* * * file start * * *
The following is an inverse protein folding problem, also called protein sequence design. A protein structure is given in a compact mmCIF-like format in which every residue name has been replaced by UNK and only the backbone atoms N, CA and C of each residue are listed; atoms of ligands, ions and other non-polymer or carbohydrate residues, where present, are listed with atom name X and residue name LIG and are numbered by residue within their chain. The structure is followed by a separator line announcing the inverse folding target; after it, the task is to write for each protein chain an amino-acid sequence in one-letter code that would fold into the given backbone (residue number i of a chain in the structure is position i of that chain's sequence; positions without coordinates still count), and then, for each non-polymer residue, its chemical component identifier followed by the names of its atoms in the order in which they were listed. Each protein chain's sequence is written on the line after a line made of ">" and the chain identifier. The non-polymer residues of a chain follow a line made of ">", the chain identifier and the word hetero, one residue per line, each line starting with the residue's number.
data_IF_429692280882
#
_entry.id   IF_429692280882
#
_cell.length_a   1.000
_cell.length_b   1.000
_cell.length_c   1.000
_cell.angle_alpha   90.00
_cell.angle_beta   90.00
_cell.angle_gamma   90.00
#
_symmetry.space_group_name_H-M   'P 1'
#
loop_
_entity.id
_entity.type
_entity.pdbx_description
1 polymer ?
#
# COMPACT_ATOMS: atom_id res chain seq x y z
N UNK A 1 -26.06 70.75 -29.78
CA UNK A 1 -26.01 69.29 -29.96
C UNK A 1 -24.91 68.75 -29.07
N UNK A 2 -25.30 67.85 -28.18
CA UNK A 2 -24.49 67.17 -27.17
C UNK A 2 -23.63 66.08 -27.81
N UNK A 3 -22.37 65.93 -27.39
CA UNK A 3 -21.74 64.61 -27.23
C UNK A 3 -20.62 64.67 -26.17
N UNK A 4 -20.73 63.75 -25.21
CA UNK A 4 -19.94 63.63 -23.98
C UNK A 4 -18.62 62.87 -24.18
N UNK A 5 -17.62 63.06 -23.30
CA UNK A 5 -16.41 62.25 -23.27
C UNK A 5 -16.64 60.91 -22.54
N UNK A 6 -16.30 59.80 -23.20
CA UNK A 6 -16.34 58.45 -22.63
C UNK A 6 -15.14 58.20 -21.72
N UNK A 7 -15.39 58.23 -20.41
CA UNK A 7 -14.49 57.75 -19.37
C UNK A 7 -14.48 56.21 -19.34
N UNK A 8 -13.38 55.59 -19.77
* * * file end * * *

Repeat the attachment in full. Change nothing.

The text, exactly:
The following is an inverse protein folding problem, also called protein sequence design. A protein structure is given in a compact mmCIF-like format in which every residue name has been replaced by UNK and only the backbone atoms N, CA and C of each residue are listed; atoms of ligands, ions and other non-polymer or carbohydrate residues, where present, are listed with atom name X and residue name LIG and are numbered by residue within their chain. The structure is followed by a separator line announcing the inverse folding target; after it, the task is to write for each protein chain an amino-acid sequence in one-letter code that would fold into the given backbone (residue number i of a chain in the structure is position i of that chain's sequence; positions without coordinates still count), and then, for each non-polymer residue, its chemical component identifier followed by the names of its atoms in the order in which they were listed. Each protein chain's sequence is written on the line after a line made of ">" and the chain identifier. The non-polymer residues of a chain follow a line made of ">", the chain identifier and the word hetero, one residue per line, each line starting with the residue's number.
data_IF_429692280882
#
_entry.id   IF_429692280882
#
_cell.length_a   1.000
_cell.length_b   1.000
_cell.length_c   1.000
_cell.angle_alpha   90.00
_cell.angle_beta   90.00
_cell.angle_gamma   90.00
#
_symmetry.space_group_name_H-M   'P 1'
#
loop_
_entity.id
_entity.type
_entity.pdbx_description
1 polymer ?
#
# COMPACT_ATOMS: atom_id res chain seq x y z
N UNK A 1 -26.06 70.75 -29.78
CA UNK A 1 -26.01 69.29 -29.96
C UNK A 1 -24.91 68.75 -29.07
N UNK A 2 -25.30 67.85 -28.18
CA UNK A 2 -24.49 67.17 -27.17
C UNK A 2 -23.63 66.08 -27.81
N UNK A 3 -22.37 65.93 -27.39
CA UNK A 3 -21.74 64.61 -27.23
C UNK A 3 -20.62 64.67 -26.17
N UNK A 4 -20.73 63.75 -25.21
CA UNK A 4 -19.94 63.63 -23.98
C UNK A 4 -18.62 62.87 -24.18
N UNK A 5 -17.62 63.06 -23.30
CA UNK A 5 -16.41 62.25 -23.27
C UNK A 5 -16.64 60.91 -22.54
N UNK A 6 -16.30 59.80 -23.20
CA UNK A 6 -16.34 58.45 -22.63
C UNK A 6 -15.14 58.20 -21.72
N UNK A 7 -15.39 58.23 -20.41
CA UNK A 7 -14.49 57.75 -19.37
C UNK A 7 -14.48 56.21 -19.34
N UNK A 8 -13.38 55.59 -19.77